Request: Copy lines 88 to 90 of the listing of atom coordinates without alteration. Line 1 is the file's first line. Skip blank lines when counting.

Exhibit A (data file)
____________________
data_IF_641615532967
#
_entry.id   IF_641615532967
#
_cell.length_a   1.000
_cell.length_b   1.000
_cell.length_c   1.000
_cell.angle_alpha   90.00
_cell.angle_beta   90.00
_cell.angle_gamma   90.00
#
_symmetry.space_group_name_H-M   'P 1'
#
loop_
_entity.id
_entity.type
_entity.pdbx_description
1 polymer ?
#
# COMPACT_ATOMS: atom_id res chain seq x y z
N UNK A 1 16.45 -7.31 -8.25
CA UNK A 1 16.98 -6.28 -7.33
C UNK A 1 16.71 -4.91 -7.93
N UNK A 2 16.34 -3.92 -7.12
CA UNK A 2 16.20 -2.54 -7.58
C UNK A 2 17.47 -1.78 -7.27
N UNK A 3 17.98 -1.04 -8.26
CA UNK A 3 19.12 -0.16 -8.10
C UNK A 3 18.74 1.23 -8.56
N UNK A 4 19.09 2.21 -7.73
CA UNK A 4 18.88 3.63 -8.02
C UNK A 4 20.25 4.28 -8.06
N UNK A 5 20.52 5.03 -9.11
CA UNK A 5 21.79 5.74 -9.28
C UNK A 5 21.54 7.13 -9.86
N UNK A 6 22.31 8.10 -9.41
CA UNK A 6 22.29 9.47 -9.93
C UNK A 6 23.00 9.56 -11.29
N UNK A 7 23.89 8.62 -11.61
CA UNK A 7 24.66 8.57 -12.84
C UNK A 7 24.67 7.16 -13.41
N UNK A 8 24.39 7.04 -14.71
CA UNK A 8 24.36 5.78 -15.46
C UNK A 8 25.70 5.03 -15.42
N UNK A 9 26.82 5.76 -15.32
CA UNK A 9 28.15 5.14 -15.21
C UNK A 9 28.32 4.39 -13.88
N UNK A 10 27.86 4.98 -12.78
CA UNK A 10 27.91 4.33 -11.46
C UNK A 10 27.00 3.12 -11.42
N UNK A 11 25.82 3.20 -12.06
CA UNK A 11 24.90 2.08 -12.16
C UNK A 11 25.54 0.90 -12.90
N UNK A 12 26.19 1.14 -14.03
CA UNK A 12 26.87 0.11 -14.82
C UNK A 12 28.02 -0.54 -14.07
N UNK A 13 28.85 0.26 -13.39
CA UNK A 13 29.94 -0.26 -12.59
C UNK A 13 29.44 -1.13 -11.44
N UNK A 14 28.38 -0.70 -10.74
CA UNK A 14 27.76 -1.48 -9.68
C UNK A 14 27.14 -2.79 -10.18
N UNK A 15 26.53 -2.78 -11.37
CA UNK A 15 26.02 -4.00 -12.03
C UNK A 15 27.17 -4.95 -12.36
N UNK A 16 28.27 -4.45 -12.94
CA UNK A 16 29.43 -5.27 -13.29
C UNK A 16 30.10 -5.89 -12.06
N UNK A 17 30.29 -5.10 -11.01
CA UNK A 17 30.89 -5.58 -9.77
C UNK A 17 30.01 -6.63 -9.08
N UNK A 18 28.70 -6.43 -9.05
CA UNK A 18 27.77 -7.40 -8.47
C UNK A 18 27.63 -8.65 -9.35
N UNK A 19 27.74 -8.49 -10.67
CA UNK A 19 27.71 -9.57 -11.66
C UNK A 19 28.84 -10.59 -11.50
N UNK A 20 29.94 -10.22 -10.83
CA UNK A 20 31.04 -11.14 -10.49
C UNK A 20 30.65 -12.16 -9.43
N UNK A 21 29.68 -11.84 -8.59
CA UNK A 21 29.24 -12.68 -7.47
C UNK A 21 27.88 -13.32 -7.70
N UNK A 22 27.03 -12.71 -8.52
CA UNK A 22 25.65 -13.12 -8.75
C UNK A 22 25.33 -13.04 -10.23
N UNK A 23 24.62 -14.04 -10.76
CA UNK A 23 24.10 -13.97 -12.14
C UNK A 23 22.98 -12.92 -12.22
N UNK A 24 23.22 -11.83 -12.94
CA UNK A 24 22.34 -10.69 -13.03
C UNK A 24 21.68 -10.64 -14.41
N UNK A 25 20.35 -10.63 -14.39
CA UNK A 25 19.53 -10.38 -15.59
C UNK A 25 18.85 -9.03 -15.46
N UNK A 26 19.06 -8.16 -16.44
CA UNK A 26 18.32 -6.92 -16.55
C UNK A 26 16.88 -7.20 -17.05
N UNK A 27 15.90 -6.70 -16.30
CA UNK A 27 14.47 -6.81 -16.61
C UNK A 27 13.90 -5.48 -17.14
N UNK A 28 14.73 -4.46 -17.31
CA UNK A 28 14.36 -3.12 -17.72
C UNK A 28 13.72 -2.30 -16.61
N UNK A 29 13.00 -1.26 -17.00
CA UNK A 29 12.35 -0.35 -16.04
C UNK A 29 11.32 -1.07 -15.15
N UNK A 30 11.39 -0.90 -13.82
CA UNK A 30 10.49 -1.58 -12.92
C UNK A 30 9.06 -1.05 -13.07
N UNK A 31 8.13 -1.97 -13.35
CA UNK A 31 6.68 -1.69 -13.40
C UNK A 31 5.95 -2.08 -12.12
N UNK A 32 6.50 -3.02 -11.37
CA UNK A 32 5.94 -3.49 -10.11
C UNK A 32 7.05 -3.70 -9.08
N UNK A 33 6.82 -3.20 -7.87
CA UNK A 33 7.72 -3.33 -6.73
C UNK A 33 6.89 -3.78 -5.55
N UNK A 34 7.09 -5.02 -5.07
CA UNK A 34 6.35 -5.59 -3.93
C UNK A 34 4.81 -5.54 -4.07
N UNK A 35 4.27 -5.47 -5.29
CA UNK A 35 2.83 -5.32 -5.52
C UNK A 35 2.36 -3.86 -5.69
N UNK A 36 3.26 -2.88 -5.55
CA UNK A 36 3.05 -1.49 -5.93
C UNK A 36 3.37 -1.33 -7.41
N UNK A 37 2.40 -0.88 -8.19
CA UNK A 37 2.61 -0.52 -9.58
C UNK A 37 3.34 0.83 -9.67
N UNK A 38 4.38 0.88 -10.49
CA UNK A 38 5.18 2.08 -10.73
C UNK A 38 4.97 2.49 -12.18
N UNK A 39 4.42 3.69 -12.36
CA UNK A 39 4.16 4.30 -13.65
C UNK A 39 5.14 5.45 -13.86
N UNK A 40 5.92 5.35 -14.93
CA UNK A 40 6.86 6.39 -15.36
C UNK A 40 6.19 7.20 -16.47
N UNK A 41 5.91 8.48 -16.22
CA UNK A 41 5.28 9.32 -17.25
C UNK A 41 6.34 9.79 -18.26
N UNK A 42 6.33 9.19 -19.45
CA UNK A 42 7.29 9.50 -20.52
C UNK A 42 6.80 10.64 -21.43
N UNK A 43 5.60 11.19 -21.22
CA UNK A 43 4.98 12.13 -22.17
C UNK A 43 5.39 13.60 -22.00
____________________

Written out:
CA UNK A 23 24.10 -13.97 -12.14
C UNK A 23 22.98 -12.92 -12.22
N UNK A 24 23.22 -11.83 -12.94